Tuesday, October 10, 2006
Meh. Voter registration. Whatever. It looks like the ASUC and the Cal Votes Coalition are trying to have it both ways in terms of nonpartisanship:
UC policy states that only nonpartisan organizations are allowed to enter the residence halls and dining commons to register voters.From the Office of the President, though, we can see policy 42.50 of their student activity policies:
Some ASUC senators raised concerns over the coalition's viability as a nonpartisan organization last week after the senate voted to adopt a stance against Proposition 85.
But Chu said the Cal Votes Coalition is made up of a number of student groups, most of which take political stances. However, when they come together, they form a nonpartisan force, he said.
...campus implementing regulations may authorize non-partisan student voter registration activities that are carried out either directly by, or under the direct supervision of and on behalf of, a campus student government or other official unit of the University on University grounds that are not open to the public generally, including campus residence halls and dining commons, subject to specified conditions to be established by each campus.The requirement is that it is done on behalf of the student government, which means that passing off the Cal Votes Coalition as something different is a pretty cheap effort to have it both ways. Either it is being done on behalf of the ASUC, and thus the ASUC needs to be acting in a non-partisan manner, or it isn't, and doesn't have this access. I don't think there's anything that can technically be done, because the university can insist that the voter registration activities themselves are non-partisan, but that's pretty weasely, since their association with the ASUC itself can (theoretically, if anyone gave a crap what the ASUC said) affect people. If the Cal Dems were there registering voters with their Cal Dems shirts or whatever, even if they weren't advocating for the Democrats, it would seem kind of shady.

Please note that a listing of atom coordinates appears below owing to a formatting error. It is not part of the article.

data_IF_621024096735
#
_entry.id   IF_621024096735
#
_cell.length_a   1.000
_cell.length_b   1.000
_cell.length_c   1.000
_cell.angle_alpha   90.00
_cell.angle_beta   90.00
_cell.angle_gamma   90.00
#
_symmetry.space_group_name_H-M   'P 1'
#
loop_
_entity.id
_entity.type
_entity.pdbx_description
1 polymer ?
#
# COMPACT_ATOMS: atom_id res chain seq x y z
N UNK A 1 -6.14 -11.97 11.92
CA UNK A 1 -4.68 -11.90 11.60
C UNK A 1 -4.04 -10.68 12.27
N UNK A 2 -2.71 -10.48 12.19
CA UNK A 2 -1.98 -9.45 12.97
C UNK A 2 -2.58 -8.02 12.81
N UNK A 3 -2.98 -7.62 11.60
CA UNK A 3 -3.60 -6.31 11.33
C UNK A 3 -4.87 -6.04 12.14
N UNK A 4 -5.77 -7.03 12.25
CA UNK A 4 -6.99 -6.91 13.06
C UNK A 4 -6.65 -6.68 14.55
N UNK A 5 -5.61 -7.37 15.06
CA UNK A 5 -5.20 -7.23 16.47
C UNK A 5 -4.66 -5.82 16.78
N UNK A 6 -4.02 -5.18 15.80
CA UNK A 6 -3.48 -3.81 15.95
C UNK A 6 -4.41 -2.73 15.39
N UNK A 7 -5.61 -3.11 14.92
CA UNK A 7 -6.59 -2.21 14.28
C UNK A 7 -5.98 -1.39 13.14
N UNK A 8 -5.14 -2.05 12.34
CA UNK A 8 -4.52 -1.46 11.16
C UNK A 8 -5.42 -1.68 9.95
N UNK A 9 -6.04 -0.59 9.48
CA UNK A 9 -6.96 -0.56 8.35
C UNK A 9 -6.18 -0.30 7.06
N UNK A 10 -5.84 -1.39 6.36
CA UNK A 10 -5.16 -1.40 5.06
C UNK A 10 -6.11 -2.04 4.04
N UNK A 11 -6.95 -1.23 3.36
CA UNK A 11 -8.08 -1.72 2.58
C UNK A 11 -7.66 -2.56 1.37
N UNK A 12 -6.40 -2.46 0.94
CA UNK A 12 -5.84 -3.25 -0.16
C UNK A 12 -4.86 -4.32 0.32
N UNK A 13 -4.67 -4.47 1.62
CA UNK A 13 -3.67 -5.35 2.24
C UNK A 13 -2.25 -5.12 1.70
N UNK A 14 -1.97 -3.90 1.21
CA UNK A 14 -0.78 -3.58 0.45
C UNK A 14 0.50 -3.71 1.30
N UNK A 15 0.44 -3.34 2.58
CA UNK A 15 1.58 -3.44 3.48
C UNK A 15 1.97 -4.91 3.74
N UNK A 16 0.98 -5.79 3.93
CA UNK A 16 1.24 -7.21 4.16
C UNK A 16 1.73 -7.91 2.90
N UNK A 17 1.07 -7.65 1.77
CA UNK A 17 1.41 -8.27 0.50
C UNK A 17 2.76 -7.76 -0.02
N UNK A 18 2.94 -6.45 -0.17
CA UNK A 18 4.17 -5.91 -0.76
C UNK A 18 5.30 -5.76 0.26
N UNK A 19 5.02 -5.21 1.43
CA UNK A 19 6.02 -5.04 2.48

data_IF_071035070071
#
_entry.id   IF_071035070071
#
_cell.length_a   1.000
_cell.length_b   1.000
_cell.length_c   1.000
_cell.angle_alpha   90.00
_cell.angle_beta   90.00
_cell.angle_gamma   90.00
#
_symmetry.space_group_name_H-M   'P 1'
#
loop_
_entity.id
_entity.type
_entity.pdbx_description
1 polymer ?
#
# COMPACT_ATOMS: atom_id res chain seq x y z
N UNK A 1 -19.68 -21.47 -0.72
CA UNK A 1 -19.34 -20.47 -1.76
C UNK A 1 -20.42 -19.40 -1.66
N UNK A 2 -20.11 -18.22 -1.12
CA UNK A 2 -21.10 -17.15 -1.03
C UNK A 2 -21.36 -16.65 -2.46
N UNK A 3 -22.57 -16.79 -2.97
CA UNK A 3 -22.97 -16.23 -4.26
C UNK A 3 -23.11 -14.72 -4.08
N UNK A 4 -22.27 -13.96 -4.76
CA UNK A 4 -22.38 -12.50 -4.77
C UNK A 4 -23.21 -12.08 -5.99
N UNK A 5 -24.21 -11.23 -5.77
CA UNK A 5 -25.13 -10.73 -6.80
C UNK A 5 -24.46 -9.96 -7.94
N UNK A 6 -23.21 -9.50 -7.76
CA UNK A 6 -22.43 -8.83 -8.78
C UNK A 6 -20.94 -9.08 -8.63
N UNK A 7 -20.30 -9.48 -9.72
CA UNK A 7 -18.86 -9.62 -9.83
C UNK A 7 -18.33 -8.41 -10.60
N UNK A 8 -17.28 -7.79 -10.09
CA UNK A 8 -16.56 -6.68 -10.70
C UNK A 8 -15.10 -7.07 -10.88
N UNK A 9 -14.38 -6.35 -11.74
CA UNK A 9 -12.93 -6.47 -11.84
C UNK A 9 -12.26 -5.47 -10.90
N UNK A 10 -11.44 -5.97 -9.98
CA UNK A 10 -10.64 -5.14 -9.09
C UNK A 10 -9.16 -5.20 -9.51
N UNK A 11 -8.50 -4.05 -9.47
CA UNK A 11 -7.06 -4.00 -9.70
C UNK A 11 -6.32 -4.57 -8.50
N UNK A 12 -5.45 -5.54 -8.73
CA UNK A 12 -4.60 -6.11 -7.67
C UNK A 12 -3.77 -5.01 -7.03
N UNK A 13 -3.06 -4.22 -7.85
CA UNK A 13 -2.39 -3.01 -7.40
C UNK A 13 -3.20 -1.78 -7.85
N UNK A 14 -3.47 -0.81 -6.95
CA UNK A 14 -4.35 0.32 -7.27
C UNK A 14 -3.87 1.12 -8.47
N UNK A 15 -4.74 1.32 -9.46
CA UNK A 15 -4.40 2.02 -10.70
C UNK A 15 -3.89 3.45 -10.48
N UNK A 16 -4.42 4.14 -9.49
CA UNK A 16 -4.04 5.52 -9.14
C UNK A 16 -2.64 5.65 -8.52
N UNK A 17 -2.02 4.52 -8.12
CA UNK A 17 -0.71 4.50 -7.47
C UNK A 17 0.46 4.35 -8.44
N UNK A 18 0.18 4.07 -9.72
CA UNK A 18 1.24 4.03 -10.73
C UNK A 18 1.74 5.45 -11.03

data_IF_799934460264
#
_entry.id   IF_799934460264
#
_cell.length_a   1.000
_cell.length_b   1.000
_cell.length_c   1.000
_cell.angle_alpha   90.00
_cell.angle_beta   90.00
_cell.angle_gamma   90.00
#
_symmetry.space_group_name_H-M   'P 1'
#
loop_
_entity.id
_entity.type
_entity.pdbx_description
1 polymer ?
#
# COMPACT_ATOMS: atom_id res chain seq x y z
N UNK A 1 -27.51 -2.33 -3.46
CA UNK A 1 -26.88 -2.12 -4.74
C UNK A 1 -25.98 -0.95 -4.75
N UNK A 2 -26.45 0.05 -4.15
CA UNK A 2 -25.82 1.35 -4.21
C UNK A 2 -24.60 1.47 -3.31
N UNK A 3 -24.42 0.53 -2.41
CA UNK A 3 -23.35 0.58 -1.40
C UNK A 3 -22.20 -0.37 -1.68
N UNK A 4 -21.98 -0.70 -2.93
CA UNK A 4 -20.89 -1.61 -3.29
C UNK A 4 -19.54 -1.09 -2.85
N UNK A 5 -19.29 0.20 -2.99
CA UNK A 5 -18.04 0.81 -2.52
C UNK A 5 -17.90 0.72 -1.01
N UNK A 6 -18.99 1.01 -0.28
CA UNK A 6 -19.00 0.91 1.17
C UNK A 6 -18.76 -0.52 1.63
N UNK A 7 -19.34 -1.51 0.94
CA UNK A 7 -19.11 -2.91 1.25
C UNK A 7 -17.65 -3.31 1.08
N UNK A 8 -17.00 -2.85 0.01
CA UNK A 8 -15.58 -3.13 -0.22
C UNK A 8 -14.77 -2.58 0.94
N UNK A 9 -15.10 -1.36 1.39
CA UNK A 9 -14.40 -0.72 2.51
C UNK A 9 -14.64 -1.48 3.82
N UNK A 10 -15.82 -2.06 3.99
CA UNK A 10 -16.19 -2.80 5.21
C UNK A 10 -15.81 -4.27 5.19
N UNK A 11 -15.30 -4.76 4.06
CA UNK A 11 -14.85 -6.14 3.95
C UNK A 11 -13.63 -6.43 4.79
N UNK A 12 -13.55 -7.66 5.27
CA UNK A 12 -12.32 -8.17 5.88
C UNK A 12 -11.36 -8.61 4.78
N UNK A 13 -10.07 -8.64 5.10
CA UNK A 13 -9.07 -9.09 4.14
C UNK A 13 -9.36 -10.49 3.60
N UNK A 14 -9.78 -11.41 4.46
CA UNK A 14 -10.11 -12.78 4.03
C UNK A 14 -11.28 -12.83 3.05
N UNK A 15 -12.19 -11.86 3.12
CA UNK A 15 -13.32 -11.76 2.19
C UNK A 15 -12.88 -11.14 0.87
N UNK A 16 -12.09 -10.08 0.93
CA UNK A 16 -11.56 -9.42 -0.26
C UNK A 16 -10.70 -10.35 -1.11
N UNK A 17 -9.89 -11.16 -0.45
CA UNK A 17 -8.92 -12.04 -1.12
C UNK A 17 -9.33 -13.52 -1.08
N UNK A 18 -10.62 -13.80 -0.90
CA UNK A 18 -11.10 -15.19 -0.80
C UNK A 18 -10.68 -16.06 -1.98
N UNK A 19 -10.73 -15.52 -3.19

The Daily Cal, of course, completely misses this point. They think that we can trust the ASUC, and that's good enough for them.
In any case, this is all irrelevant, since the university's unofficial policy on such things is "Everything is allowed, until someone objects, in which case whichever side presents the cheapest/most PR-friendly option is correct," and I haven't heard of any real effort from objectors to make a case.
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